The music was also used as a form of communication. Not only did specific beats delineate the need for a change in players or incite more energy, it also served as a warning. Given that slaves were not permitted to practice any form of martial art, capoeira had to be hidden from the Portuguese officials. By playing a syncopated rhythm (akin to the sound of galloping hooves), a berimbau player who was stationed as a lookout could alert the capoeiristas of incoming officials. This would result in the players of the game switching to a purely dance-based form of movement, so as to avoid confrontation with the law.

In this sense, the music also contributes to the ‘malandragem’ (cunning) of capoeira, which is considered an integral part of the art. One mestre in Rio stated that “Malandragem is survival, it is surviving the fight that is every day life” [Wesolowski 2015]. This cunning is perceived to be an effective technique in dealing with societal constraints.

Fragmented Origins of Capoeira

As far as I can see, there are four strands within the history of Capoeira, a brief outline of which is provided below. Debates concerning the ‘purity’ and heritage of Capoeira styles began in the 1930s and groups tend to align themselves with one of these schools of thought. 

  1. those who espouse an Afro-centric vision (claiming capoeira originated in Angola among free men) see Downey 1998, 2005. Some critics have suggested that the name capoeira has Bantu roots, which supports this viewpoint. Neves e Sousa suggested in ‘Da Minha África E Do Brasil Que Eu Vi’ that similarities are evident between Capoeira and Jogo de Angola, Bassula (a traditional fishermen’s fight in Luanda) and N’Golo (a male dance performed for female puberty rights in the Mucope region).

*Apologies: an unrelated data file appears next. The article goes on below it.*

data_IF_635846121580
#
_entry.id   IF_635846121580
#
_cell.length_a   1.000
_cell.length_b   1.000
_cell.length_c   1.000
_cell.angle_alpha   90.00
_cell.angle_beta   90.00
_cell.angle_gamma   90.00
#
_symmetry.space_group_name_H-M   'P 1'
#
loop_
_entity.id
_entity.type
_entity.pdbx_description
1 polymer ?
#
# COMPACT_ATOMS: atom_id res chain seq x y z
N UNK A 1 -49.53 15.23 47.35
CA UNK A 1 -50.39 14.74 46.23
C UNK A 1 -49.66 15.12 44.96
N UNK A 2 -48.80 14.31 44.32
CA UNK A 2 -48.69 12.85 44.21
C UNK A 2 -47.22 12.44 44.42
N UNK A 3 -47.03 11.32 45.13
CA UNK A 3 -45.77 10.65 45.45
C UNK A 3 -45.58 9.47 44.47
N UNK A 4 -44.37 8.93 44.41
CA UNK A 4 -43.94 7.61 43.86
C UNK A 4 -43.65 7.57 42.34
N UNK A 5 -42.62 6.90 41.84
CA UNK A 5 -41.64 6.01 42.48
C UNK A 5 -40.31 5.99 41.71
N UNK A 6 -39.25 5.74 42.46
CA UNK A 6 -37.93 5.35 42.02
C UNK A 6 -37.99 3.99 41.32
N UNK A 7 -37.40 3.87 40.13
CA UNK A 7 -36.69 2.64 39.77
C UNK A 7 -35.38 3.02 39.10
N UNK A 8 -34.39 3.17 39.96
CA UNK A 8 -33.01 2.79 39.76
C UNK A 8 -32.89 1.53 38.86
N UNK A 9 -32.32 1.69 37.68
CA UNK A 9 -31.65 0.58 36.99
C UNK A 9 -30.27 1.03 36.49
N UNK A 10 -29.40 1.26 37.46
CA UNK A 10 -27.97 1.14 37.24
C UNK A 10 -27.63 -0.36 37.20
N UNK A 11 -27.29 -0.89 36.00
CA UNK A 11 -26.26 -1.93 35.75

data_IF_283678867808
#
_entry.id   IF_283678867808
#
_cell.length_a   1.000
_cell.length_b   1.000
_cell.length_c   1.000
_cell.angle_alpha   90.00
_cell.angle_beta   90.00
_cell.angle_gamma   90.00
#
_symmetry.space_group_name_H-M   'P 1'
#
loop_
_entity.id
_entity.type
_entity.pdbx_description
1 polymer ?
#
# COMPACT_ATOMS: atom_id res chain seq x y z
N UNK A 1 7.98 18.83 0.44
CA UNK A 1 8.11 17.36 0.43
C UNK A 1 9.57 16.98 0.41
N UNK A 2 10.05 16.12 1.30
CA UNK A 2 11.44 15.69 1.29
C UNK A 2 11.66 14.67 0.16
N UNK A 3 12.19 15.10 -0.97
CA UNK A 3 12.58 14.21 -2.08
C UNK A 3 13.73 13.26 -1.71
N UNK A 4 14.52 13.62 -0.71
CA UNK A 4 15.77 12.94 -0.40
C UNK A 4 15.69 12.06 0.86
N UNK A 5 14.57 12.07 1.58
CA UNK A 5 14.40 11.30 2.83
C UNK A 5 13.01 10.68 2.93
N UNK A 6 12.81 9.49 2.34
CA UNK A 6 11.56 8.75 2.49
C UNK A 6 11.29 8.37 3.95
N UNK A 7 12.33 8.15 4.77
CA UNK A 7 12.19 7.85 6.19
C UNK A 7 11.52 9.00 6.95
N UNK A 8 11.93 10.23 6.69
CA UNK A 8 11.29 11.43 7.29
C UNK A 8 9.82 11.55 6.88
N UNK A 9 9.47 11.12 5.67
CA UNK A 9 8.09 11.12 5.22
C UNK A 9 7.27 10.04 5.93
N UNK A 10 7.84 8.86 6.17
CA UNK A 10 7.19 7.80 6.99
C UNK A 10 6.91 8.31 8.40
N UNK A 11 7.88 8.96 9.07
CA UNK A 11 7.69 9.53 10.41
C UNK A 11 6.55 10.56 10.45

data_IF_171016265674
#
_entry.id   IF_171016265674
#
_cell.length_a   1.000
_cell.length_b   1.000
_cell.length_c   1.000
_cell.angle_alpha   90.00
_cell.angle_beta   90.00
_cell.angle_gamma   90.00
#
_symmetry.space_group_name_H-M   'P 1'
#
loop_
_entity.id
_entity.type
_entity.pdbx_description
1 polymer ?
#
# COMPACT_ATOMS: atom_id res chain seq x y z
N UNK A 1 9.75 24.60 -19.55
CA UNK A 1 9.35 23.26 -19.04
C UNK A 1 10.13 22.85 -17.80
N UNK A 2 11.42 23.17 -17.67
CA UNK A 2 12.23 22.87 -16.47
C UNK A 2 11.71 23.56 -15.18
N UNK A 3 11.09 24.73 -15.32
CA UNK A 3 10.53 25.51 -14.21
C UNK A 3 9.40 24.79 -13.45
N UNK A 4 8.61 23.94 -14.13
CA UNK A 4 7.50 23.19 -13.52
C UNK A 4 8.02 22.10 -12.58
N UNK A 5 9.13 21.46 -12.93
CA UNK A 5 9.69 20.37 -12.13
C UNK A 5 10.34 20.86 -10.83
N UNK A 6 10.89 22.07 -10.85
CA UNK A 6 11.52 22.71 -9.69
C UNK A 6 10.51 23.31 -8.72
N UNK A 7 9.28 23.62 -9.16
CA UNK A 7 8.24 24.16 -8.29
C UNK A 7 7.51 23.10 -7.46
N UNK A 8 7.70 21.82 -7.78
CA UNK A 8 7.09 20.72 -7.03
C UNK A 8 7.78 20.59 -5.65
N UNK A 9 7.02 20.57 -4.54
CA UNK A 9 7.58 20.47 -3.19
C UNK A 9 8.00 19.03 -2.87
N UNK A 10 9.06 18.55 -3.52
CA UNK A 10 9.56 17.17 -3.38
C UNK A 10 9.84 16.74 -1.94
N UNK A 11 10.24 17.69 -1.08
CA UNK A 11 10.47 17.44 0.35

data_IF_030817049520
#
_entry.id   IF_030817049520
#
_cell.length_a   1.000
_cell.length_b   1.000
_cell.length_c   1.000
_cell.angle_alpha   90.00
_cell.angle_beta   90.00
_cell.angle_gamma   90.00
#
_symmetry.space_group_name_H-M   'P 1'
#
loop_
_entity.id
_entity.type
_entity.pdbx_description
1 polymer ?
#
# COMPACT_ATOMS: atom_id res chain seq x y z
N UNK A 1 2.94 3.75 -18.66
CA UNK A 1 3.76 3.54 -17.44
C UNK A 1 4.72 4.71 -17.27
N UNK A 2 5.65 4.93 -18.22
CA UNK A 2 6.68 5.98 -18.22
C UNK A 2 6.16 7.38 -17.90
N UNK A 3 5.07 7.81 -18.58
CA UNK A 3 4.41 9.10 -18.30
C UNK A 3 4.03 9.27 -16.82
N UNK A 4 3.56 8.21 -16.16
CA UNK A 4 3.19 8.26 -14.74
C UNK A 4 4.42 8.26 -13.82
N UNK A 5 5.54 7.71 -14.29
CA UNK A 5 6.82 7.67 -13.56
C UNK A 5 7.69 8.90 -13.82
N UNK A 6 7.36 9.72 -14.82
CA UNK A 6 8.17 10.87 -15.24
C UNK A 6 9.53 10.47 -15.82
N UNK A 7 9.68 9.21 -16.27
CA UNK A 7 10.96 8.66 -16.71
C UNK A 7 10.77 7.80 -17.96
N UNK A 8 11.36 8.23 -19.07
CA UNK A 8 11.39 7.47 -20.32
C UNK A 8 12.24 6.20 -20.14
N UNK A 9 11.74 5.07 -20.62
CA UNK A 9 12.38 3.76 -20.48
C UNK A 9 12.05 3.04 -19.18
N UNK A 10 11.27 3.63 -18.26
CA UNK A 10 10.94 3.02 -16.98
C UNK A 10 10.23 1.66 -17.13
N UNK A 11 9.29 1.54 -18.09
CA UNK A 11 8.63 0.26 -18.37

2. Bahian capoeiristas claiming that capoeira first appeared in Salvador. Salvador was the first slave port, alongside the economic centre of the colony. It is argued that capoeira developed in senzalas, the dance-like aesthetic acting as a facade for the study of martial arts. Parallels have been drawn between Capoeira and the syncretic religion Candomblé, which linked African deities to Catholic saints, allowing slaves to worship their gods while maintaining the appearance of Catholicism. 
  3. The artistic/martial expression of capoeira was developed in the quilombos, and the name comes from the Tupi language. The most famous figure in this narrative is King Zumbi, the leader of Palmares, the largest and longest enduring quilombo in Alagoas. It is suggested (though no physical documentation exists to corroborate the fact) that Zumbi trained an army of foot soldiers in a form of capoeira martial art. Whether or not this is accurate, today King Zumbi is a popular symbol of Afro-Brazilian pride and resistance.
  4. The earliest and most extensive documentation of Capoeira’s origins suggests it emerged first in Rio de Janeiro. By 1821, Rio possessed the largest urban slave population in the Americas (46% of the total city – Holloway 1993:26). The first visual representations stem from this environment, the most explicit reference being an engraving by Johann Mortiz Rugenda entitled ‘Jogar capoëra ou danse de la guerre’ (1835).

It is worth noting that many practitioners acknowledge the dubious validity of stories surrounding Capoeira’s heritage. However, such narratives are often taught to initiates as they begin to learn, continuing to circulate as a way to contextualise Capoeira within the history of slavery and slave resistance in Brazil.